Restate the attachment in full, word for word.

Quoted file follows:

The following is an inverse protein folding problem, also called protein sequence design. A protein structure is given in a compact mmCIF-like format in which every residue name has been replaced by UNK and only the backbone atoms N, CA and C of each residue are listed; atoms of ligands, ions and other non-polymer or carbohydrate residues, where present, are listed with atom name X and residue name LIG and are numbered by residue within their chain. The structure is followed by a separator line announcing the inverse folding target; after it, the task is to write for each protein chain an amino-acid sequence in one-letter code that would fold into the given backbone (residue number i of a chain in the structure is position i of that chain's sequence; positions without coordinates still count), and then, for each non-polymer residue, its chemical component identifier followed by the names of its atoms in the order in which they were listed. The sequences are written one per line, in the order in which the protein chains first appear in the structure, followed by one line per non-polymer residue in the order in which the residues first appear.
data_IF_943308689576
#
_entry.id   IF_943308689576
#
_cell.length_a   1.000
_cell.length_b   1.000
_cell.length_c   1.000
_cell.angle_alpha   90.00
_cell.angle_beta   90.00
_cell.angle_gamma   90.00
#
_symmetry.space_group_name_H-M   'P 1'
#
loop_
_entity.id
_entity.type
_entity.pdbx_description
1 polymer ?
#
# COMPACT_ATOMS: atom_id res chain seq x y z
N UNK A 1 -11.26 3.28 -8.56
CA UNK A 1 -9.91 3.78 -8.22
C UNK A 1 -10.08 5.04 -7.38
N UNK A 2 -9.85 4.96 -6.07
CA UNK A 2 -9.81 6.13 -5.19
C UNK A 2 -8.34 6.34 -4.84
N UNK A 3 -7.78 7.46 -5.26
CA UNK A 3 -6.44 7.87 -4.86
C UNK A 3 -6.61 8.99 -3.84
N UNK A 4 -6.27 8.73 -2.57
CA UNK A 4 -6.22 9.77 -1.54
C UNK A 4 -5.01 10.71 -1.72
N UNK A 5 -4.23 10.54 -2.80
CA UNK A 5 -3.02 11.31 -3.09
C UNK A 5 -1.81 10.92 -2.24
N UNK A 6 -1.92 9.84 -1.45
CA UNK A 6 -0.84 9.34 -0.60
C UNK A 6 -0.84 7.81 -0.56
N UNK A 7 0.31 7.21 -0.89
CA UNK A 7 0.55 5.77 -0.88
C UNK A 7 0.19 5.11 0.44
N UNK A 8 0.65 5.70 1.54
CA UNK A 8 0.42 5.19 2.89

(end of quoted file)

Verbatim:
The following is an inverse protein folding problem, also called protein sequence design. A protein structure is given in a compact mmCIF-like format in which every residue name has been replaced by UNK and only the backbone atoms N, CA and C of each residue are listed; atoms of ligands, ions and other non-polymer or carbohydrate residues, where present, are listed with atom name X and residue name LIG and are numbered by residue within their chain. The structure is followed by a separator line announcing the inverse folding target; after it, the task is to write for each protein chain an amino-acid sequence in one-letter code that would fold into the given backbone (residue number i of a chain in the structure is position i of that chain's sequence; positions without coordinates still count), and then, for each non-polymer residue, its chemical component identifier followed by the names of its atoms in the order in which they were listed. The sequences are written one per line, in the order in which the protein chains first appear in the structure, followed by one line per non-polymer residue in the order in which the residues first appear.
data_IF_943308689576
#
_entry.id   IF_943308689576
#
_cell.length_a   1.000
_cell.length_b   1.000
_cell.length_c   1.000
_cell.angle_alpha   90.00
_cell.angle_beta   90.00
_cell.angle_gamma   90.00
#
_symmetry.space_group_name_H-M   'P 1'
#
loop_
_entity.id
_entity.type
_entity.pdbx_description
1 polymer ?
#
# COMPACT_ATOMS: atom_id res chain seq x y z
N UNK A 1 -11.26 3.28 -8.56
CA UNK A 1 -9.91 3.78 -8.22
C UNK A 1 -10.08 5.04 -7.38
N UNK A 2 -9.85 4.96 -6.07
CA UNK A 2 -9.81 6.13 -5.19
C UNK A 2 -8.34 6.34 -4.84
N UNK A 3 -7.78 7.46 -5.26
CA UNK A 3 -6.44 7.87 -4.86
C UNK A 3 -6.61 8.99 -3.84
N UNK A 4 -6.27 8.73 -2.57
CA UNK A 4 -6.22 9.77 -1.54
C UNK A 4 -5.01 10.71 -1.72
N UNK A 5 -4.23 10.54 -2.80
CA UNK A 5 -3.02 11.31 -3.09
C UNK A 5 -1.81 10.92 -2.24
N UNK A 6 -1.92 9.84 -1.45
CA UNK A 6 -0.84 9.34 -0.60
C UNK A 6 -0.84 7.81 -0.56
N UNK A 7 0.31 7.21 -0.89
CA UNK A 7 0.55 5.77 -0.88
C UNK A 7 0.19 5.11 0.44
N UNK A 8 0.65 5.70 1.54
CA UNK A 8 0.42 5.19 2.89